I have a calendar in my office.  There is a different word for every month, and the word for this month is “thrive.”  I remember how I felt when I hung my calendar up in January.  I felt white-hot rage: something wise warrior women are used to feeling but are asked to hide since forever.  Play nice, says society.  God forbid someone thinks you are mean on Facebook. 

Before the calendar there was a framed certificate.  This certificate was something that I had to work hard to earn.  This certificate was an official stamp of approval from the Barton Reading and Spelling System, proclaiming me a Certified Barton Reading and Spelling System Tutor.  This certificate was designed to reassure parents, children, and myself that I was equipped with A Binder and A Plan and A Scope And Sequence that was Research Based and would Absolutely Teach the Dyslexics How to Read Good and Do Other Things Good Too.    

The word “assure” rolled around in French before arriving in English, but you can still see Latinate bones in its structure.  These fossilized morphemes yield a denotation of “to safety/security.”  As in away from the unknown.  As in avoid discomfort at all costs.  Turns out things are defined by what they are not.

When someone tries to reassure you, please learn from my mistakes and run like hell. 

Two years ago I met a child who changed my life forever.  This child, who I will call Ethan, could not read.  He had repeated Kindergarten.  He was in first grade.  His truly outstanding first grade teacher had already referred him for Special Education Eligibility, which he would go on to qualify for.  Ethan was confused by concepts like “brave spelling” (write down the sounds you hear, children!) and was unable to read.  Math was also hard.  School was beginning to feel like an impossible endeavor.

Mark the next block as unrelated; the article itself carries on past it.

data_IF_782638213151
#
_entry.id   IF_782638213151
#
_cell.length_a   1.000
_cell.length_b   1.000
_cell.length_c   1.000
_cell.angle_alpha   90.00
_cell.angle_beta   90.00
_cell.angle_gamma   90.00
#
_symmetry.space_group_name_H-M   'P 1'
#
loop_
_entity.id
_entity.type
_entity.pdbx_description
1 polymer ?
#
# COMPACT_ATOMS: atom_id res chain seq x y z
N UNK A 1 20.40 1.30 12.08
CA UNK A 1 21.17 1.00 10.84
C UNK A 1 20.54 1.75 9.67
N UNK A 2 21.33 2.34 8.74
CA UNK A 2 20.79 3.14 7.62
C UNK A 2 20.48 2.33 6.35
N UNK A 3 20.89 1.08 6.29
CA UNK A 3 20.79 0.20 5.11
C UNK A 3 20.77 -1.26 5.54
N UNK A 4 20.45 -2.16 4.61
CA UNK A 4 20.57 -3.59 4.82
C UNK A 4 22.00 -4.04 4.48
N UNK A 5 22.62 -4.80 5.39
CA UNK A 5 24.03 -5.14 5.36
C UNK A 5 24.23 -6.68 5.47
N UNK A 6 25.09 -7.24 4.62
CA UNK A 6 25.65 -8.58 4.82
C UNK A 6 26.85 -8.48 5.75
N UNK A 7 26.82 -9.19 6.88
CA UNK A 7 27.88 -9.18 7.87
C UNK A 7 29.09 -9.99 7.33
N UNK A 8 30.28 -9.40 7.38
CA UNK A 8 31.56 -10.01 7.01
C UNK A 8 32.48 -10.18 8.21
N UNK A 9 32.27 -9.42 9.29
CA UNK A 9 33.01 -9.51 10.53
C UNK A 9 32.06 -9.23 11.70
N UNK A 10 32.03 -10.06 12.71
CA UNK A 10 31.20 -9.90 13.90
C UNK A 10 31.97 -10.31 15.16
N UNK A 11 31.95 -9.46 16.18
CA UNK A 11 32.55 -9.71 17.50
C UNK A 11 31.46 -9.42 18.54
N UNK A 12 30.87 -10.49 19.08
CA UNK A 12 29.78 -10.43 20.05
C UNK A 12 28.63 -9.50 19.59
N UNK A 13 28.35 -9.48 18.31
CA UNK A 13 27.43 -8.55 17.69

I met with Ethan for the first time on April 30th, 2015.  I administered a bunch of tests and gathered a bunch of data.  Ethan’s Phonological Awareness, as measured by the CTOPP-2, fell in the 6th percentile.  His Phonological Memory score was 3rd percentile.  Ethan’s Rapid Automatic Naming was very low.  His spelling, as measured by the WIST, was in the 2nd percentile, and his word identification was in the less than first percentile.  Ethan’s Oral Reading Percentile Rank, as measured by the GORT-5 (Gray Oral Reading Test, 5th edition), fell in the 2nd percentile. 

I concluded in my written report that Ethan was 1) super dyslexic and 2) needed an “intensive OG program” in order to be successful.  I never really intended to work with Ethan.  My job at the time was to do assessments and then send families on their way, armed with new, carefully documented information and a hefty resource list.   

However--because I am very fortunate and there are no coincidences--I did begin working with Ethan.  I saw him twice a week for an hour.  I can count on one hand the number of times he’s missed tutoring.  He’s without a doubt one of the most remarkably intelligent, big picture, hard working, and thoughtful children I have ever met.  We started the Barton Reading and Spelling System together and I felt confident.  As one does when one has a Shiny Framed Certificate.